Deciding the goods and services tax rate on fryums papad could be a messy affair with the Appellate Authority for Advance Rulings (AAAR) of Gujarat now ruling that the ready-to-eat product would draw 18 per cent rate.
In that connection, it slightly modified the ruling of the state-based Authority for Advance Rulings (AAR).
The AAR had also ordered that these products would draw 18 per cent GST but under a different classification.
Earlier in two different cases, Gujarat AAAR had ruled that fryums would be exempt from GST.
In the present case, Alisha Gruh Udyog, engaged in selling ready-to-eat fryums, had submitted in its petition that it is a settled legal case that fryums would not attract any GST.
GST rate is based on classification of products based on the harmonised system of nomenclature (HSN) codes.
AAR agreed with the GST authorities’ view that these fryums merit classification under the HSN code 2106, which attracts 18 per cent GST.
The petitioner had, however, argued that its product should come under 1905 HSN code which draws nil GST.
AAAR observed that HSN 2106 includes sweets and namkeens.
Fryums, it agreed, should come under HSN 1905.
However, it did not agree with the petitioner that it would come under the entry 96 of 1905, which includes papad.
AAAR ruled that this entry is for those papad products that are in ready-to-cook condition and require roasting or frying before consumption.
However, petitioner’s products are available in ready-to-eat condition — fried fryums with masala, packed in small packets and do not require any further process of roasting or frying because these are already fried with masala and can be served for consumption immediately.
As such, these should be classified under entry 16 of HSN 1905, which includes products such as pastry, cakes, biscuits, and other bakers‘ wares. The entry draws an 18 per cent tax rate.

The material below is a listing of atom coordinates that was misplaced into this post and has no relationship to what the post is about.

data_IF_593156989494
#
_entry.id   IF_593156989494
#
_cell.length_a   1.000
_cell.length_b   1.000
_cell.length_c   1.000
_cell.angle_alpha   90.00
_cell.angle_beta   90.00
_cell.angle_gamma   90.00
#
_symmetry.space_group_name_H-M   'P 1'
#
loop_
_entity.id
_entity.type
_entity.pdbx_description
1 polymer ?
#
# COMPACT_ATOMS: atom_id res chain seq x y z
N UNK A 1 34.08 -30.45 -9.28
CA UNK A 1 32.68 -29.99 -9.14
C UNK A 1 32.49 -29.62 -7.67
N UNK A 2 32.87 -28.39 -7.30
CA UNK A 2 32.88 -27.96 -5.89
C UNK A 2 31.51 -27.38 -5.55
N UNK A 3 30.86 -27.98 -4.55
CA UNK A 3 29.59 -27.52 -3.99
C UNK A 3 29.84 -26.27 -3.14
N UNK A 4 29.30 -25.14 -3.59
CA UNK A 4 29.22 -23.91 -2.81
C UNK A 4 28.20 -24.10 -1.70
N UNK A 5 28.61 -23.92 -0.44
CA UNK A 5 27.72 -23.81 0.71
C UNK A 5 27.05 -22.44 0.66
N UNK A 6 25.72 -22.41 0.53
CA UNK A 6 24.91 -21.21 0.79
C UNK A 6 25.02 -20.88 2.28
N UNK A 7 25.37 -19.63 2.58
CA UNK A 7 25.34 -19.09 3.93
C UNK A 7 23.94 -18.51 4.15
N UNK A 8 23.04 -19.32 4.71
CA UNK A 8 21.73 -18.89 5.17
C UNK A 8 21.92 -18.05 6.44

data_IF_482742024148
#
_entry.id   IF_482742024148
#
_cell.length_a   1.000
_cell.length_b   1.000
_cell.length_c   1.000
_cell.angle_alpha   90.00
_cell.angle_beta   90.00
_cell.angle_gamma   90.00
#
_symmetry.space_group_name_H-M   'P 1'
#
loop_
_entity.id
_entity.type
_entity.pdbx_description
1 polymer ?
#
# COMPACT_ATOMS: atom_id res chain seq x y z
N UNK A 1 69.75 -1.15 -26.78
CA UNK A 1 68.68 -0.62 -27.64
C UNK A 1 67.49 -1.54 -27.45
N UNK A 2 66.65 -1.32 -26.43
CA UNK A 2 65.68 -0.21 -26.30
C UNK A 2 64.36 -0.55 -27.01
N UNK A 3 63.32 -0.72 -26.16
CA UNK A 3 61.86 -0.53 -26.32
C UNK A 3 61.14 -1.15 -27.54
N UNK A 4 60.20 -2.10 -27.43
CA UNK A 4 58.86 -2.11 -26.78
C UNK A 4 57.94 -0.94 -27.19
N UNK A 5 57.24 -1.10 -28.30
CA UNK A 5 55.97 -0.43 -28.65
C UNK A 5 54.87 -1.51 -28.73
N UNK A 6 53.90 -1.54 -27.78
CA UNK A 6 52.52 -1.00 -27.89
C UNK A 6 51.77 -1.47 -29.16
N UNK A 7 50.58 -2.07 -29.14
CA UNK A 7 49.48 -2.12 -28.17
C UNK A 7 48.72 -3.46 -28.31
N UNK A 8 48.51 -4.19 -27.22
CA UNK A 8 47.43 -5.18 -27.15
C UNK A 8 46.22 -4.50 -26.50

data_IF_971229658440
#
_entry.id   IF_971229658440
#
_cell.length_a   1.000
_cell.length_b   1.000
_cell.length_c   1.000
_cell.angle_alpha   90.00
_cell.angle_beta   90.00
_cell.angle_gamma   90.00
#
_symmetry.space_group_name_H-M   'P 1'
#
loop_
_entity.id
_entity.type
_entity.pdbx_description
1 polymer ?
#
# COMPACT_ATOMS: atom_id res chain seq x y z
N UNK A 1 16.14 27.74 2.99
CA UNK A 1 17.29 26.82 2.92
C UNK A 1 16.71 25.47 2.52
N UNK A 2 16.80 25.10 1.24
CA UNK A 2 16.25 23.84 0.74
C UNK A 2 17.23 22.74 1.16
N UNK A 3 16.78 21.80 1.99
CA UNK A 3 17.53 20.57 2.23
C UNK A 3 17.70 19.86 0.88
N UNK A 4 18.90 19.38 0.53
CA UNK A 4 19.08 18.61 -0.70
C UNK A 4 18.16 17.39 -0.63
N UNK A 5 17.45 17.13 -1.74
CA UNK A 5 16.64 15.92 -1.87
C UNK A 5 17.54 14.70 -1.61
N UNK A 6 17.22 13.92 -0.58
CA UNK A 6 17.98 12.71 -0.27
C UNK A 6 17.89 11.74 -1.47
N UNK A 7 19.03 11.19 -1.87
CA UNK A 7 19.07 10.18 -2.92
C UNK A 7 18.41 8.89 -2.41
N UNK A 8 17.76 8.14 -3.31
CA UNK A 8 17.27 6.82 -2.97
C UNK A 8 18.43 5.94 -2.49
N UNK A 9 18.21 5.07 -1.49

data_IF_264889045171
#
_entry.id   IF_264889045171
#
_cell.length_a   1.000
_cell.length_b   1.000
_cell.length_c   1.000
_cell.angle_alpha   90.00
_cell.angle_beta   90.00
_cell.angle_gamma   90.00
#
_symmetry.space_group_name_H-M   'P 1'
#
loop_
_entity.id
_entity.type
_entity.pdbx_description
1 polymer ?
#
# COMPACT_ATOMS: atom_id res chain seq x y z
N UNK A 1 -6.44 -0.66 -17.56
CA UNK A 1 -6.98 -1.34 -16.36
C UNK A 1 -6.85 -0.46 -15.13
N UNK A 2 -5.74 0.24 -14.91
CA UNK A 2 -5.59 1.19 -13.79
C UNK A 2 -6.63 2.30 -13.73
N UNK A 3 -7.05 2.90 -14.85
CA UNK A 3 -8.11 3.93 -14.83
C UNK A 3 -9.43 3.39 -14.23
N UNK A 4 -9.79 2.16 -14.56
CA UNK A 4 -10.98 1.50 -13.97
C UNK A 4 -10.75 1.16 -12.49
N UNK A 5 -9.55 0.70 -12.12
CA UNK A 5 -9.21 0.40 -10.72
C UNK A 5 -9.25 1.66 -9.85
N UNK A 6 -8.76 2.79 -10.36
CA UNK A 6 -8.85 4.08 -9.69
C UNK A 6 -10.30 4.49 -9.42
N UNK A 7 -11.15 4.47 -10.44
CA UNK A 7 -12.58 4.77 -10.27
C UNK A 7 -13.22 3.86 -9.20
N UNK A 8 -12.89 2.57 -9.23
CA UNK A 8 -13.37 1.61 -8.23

Sandeep Sehgal, partner (tax) at AKM Global, said: “The issue is complicated with different sets of rulings.
“The latest judgment of Gujarat AAAR contradicts the earlier ruling on the similar issue delivered a few months ago and, hence, the taxation of papad remains ambiguous.”
He said the latest judgment has added that the element of manner of consumption is also important in determining the appropriate categorisation.
Experts pointed to the fact that AAAR did not even refer to the earlier rulings.
Harpreet Singh, partner at KPMG, said multiple rulings on the same subject with diverse findings, conclusions and without referring to the past precedent could lead to confusions.
He called for a quick establishment of Central AAR, which is expected to give rulings in the case of contradictory AAR rulings. “Hope the central body is constituted at the earliest,” he said.
Earlier, the Gujarat AAR’s ruling in one of the cases that fryums will attract 18 per cent GST had stirred a controversy.
Some people had suggested that GST will be imposed on papads depending on its shape.
In one instance, a person had tweeted that a round papad is exempt from GST and a square one attracts it.
The Central Board of Indirect Taxes and Customs (CBIC) had to come out with a clarification to settle the matter.
“Papad, by whatever name known, is exempt from GST,” CBIC had tweeted.
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